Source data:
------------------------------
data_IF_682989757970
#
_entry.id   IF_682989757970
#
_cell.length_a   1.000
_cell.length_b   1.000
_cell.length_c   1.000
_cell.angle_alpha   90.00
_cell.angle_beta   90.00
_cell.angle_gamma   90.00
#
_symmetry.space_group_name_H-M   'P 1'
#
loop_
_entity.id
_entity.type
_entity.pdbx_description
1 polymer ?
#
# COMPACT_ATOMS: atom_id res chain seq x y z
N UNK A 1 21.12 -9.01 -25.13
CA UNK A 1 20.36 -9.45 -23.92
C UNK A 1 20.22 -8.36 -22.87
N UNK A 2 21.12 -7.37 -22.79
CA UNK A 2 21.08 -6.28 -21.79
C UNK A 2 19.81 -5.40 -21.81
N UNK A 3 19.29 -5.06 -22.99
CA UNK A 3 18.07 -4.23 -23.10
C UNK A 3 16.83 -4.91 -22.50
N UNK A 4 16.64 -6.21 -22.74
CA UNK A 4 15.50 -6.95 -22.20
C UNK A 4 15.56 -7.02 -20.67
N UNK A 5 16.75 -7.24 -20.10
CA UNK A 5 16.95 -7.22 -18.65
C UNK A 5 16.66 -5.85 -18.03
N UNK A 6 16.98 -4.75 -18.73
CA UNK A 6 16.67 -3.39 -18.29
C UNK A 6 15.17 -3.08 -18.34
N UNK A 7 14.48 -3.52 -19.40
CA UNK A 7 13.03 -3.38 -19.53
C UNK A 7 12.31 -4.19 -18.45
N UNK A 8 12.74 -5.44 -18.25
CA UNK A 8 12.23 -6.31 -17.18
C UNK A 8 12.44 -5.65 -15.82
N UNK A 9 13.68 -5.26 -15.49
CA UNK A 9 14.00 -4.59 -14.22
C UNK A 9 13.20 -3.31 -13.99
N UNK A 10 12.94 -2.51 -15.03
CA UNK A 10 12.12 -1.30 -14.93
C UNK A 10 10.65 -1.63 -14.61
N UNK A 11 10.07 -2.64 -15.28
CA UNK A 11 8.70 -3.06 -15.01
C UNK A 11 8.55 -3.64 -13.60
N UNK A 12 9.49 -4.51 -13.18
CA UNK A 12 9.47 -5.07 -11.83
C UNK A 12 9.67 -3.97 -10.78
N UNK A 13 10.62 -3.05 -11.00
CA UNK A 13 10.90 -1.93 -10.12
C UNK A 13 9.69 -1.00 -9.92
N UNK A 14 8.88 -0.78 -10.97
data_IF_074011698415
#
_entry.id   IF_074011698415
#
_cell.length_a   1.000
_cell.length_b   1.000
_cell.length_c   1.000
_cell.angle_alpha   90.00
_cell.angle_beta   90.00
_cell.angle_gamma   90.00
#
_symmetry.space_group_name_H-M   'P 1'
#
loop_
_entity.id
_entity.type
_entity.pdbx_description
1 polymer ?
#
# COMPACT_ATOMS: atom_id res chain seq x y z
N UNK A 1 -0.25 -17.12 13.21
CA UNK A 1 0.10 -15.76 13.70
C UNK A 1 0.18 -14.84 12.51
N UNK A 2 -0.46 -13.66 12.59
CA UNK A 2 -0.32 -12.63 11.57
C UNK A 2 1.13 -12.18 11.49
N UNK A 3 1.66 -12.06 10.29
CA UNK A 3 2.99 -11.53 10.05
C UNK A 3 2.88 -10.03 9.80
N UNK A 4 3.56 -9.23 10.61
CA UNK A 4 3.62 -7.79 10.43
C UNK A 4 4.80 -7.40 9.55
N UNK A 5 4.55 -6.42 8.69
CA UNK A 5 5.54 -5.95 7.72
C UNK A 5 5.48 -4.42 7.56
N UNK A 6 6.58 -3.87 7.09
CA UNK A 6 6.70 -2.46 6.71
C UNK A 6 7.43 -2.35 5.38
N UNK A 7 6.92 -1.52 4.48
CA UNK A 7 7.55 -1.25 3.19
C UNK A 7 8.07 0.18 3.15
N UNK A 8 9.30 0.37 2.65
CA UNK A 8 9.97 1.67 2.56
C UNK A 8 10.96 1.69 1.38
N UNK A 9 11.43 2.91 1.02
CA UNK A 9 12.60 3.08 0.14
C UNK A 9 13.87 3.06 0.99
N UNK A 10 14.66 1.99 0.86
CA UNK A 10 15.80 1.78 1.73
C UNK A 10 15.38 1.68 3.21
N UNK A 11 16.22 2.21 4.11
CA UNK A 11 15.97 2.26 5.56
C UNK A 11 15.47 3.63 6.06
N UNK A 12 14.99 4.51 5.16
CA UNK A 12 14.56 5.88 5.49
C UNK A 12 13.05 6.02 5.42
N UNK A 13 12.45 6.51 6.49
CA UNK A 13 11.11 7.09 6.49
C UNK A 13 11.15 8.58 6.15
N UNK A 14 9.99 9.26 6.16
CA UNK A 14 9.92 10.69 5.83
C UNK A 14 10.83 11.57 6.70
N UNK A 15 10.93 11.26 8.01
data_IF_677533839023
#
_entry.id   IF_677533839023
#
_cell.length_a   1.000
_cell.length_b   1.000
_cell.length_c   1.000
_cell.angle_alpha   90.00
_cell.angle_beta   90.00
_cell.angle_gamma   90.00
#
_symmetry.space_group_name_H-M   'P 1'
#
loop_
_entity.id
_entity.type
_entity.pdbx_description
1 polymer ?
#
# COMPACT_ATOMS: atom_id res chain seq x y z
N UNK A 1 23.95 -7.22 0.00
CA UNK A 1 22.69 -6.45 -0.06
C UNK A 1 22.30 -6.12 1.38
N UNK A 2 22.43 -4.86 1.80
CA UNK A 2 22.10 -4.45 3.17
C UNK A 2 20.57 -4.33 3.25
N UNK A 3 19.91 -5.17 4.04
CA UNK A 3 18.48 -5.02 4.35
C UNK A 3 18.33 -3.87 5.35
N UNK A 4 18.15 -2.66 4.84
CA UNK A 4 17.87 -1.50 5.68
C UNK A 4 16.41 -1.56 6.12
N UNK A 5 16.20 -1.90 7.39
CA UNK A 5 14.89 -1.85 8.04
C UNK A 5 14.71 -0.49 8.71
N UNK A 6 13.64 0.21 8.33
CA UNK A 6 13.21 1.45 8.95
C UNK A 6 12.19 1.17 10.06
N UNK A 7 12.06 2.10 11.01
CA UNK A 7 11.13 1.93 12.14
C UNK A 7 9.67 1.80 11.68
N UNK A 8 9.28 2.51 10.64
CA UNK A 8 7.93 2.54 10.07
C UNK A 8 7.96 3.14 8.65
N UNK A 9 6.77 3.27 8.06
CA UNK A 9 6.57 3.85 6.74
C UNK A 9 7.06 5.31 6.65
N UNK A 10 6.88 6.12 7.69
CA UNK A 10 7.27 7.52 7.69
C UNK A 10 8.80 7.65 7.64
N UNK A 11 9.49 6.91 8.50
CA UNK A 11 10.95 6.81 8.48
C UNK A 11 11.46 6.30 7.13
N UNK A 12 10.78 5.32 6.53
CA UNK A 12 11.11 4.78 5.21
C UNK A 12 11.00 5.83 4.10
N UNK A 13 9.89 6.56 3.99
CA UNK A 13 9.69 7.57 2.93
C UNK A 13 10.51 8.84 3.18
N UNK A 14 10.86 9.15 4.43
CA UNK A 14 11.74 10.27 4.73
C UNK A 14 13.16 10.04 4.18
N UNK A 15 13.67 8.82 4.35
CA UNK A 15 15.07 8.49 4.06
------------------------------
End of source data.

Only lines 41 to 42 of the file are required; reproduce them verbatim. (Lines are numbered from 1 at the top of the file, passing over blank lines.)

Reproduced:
C UNK A 7 12.31 -4.19 -18.45
N UNK A 8 12.74 -5.44 -18.25